MIT Researchers Design Way to 3D Print with Plants

Published by , March 24, 2017 2:39 am

(CampusTechnology) MIT researchers have succeeded in replacing the common plastics frequently used for 3D printing with cellulose, the same abundantly available fiber that gives plants their structure. The purpose of the research effort was to come up with a possible renewable and biodegradable alternative to the more commonly used ABS and PLA printing materials.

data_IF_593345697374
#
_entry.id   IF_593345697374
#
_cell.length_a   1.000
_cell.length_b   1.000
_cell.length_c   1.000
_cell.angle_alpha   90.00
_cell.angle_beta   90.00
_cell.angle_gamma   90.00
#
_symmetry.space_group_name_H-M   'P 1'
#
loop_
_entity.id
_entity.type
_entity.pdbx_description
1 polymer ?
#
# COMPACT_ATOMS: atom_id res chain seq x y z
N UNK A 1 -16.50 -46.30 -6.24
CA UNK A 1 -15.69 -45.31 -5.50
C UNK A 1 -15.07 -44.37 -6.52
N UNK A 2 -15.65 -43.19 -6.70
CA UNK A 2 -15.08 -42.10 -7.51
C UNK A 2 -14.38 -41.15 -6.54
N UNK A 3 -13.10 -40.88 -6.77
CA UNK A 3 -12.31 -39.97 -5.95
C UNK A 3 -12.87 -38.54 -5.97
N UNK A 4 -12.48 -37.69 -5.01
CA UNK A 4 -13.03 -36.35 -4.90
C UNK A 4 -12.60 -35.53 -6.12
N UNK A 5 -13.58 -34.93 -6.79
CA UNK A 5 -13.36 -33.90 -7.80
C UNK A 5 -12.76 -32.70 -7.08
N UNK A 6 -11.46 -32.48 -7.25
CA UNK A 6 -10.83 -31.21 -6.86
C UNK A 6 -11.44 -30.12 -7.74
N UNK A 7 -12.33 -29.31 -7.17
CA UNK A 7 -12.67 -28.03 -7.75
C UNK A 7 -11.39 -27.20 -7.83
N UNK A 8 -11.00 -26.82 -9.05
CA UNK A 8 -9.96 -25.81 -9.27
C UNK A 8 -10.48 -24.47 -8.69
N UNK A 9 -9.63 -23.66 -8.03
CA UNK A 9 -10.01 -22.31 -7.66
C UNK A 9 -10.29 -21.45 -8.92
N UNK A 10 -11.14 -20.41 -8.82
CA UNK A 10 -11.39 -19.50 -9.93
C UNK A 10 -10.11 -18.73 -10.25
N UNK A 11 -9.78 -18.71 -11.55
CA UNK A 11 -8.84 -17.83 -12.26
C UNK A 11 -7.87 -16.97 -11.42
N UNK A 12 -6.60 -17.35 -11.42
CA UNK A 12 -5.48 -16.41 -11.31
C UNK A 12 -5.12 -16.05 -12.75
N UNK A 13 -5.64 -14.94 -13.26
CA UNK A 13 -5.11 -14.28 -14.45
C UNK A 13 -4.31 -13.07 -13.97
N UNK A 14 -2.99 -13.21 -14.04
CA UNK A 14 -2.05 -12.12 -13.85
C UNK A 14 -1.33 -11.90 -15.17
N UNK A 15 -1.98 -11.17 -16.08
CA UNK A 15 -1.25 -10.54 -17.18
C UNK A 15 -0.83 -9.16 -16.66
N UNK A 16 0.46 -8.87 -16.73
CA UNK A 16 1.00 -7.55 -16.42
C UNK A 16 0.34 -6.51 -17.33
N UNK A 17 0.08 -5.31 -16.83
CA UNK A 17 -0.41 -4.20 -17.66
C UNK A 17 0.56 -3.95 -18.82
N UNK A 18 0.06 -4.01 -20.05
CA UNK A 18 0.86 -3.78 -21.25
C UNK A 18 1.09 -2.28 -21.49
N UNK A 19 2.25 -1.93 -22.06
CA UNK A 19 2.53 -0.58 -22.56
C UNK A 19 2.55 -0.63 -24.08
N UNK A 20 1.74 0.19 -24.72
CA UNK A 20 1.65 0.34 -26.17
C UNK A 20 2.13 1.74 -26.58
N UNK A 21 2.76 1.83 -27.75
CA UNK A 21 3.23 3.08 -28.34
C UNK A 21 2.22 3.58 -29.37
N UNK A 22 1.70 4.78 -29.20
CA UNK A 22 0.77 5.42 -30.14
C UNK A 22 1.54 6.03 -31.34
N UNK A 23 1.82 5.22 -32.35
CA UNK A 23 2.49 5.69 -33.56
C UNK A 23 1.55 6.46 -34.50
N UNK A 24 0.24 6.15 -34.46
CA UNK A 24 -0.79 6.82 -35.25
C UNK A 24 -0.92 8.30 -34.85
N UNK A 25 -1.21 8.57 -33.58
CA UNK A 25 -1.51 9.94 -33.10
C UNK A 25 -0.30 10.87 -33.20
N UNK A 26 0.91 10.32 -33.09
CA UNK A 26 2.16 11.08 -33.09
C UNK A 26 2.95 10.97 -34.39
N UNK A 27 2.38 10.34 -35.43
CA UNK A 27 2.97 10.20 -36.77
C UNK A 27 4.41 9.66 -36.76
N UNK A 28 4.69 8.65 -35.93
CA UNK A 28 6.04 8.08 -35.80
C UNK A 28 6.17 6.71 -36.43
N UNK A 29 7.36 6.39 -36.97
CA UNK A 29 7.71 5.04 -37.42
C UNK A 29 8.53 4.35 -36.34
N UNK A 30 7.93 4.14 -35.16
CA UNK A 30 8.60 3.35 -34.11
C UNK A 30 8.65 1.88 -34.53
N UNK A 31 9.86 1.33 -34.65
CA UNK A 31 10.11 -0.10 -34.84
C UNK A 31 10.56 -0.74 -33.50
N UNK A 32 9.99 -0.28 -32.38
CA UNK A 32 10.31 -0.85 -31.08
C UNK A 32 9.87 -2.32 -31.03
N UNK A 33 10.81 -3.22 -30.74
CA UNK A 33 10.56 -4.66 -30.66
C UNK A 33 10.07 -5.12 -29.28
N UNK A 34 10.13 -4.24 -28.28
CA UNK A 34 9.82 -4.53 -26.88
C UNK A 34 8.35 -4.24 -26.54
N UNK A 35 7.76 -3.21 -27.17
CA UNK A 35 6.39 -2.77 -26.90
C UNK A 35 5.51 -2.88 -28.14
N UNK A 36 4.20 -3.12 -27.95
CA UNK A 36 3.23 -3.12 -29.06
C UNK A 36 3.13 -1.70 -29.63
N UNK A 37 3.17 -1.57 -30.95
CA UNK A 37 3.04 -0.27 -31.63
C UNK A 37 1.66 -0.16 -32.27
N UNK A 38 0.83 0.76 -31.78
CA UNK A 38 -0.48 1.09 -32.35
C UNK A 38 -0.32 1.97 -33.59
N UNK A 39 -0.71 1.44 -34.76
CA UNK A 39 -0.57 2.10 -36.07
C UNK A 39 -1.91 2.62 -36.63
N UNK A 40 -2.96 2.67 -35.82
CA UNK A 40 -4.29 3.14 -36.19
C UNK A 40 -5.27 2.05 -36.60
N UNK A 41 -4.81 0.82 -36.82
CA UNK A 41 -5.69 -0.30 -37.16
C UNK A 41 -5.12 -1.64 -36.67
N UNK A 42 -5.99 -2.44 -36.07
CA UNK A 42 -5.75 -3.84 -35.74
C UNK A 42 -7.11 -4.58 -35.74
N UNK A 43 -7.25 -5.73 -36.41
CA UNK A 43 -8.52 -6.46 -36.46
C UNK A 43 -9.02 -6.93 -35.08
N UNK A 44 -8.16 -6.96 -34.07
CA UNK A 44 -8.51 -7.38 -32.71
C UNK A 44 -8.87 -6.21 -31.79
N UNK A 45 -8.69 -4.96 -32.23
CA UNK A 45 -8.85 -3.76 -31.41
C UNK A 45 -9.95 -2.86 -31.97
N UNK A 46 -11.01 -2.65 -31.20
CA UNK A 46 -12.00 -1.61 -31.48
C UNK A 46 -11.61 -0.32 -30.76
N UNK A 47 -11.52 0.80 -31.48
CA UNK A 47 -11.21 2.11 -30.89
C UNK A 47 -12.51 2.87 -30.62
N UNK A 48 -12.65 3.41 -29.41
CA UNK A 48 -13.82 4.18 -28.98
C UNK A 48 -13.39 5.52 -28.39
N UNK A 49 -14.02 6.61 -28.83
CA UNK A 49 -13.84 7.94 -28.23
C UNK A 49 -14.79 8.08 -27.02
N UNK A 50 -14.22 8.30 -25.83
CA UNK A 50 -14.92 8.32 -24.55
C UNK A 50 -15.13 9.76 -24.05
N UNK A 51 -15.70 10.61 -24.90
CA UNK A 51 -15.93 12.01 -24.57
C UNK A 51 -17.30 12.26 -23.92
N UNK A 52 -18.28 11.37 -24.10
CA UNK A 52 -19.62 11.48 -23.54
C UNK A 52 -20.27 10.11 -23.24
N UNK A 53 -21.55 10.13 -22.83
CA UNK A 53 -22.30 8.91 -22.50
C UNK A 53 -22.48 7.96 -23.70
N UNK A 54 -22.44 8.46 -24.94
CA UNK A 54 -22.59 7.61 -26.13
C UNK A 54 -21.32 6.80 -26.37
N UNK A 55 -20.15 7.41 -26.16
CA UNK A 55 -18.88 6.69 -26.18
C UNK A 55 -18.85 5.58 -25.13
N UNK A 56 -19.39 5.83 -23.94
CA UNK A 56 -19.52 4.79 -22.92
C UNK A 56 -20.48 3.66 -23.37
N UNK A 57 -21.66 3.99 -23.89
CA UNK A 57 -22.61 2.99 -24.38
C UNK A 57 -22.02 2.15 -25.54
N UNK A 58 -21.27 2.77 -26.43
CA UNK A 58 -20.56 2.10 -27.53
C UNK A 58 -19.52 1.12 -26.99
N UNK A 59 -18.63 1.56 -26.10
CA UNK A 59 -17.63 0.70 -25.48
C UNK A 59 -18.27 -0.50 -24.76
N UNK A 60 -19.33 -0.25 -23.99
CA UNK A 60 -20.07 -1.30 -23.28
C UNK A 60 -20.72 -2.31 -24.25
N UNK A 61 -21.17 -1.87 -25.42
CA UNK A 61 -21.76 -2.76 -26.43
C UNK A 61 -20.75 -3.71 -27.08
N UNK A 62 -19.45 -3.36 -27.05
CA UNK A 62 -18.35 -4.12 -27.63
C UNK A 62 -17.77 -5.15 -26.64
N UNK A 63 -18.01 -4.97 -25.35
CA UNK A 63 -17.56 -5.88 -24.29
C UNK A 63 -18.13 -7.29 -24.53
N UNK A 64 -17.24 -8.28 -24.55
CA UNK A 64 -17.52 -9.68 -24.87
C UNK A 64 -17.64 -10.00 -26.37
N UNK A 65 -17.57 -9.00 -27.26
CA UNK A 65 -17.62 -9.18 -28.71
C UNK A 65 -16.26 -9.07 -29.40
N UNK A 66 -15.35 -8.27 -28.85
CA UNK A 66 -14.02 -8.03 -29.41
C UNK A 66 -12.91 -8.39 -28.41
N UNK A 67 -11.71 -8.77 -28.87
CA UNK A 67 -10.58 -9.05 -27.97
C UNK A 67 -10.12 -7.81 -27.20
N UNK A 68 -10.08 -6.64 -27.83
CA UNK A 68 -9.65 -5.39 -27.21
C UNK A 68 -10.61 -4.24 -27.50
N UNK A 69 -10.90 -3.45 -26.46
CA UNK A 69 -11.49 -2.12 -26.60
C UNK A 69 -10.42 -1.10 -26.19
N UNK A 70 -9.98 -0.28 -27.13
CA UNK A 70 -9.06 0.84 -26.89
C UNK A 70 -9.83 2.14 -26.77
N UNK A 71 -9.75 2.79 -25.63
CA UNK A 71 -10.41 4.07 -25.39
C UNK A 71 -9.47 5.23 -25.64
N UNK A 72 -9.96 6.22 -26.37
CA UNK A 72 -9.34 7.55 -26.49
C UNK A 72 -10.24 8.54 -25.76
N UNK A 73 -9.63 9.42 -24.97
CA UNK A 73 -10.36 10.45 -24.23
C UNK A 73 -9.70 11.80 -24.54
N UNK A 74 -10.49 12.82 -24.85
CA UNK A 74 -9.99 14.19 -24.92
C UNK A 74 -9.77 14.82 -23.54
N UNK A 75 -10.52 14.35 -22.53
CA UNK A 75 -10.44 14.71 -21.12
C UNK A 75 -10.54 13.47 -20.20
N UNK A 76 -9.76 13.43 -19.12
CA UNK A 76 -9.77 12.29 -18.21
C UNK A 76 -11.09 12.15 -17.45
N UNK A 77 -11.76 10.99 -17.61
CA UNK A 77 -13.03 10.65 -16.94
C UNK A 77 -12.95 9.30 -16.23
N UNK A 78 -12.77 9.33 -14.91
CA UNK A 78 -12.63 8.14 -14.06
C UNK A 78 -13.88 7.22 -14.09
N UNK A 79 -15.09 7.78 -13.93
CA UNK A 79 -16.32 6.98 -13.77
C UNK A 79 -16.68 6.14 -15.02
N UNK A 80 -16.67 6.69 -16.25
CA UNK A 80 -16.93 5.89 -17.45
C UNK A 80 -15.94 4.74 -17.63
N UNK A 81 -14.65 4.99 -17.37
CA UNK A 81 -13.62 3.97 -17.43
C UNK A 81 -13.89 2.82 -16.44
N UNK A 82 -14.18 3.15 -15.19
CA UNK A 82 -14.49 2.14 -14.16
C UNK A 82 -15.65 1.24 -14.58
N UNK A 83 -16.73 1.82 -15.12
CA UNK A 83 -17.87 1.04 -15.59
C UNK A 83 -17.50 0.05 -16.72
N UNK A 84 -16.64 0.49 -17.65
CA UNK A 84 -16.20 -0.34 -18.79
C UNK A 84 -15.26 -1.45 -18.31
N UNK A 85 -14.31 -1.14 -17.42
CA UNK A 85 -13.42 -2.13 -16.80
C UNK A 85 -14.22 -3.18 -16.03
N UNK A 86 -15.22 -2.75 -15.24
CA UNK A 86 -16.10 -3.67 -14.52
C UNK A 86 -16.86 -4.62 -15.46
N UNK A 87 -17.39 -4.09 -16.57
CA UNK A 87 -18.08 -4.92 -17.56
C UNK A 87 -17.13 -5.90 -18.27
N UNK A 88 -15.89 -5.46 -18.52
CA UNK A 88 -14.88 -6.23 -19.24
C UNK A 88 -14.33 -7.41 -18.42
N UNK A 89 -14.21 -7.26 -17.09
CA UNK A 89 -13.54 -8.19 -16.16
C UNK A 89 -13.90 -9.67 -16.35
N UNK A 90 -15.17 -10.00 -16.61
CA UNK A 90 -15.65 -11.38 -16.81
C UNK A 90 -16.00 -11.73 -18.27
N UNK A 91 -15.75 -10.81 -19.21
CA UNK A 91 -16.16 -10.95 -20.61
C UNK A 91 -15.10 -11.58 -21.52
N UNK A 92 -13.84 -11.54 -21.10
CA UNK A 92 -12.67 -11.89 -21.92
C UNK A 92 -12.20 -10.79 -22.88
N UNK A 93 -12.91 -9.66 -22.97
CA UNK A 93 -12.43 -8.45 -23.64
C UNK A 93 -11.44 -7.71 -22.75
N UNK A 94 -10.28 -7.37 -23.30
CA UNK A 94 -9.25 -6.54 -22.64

Research leader, post-doctoral fellow Sebastian Pattinson explained, “Cellulose is the most important component in giving wood its mechanical properties. And because it’s so inexpensive, it’s biorenewable, biodegradable and also very chemically versatile,” said Pattinson. It’s also highly common. Cellulose and its derivatives are already used in pharmaceuticals, medical devices, as food additives, building materials and clothing, he pointed out. “A lot of these kinds of products would benefit from the kind of customization that additive manufacturing [3-D printing] enables.”

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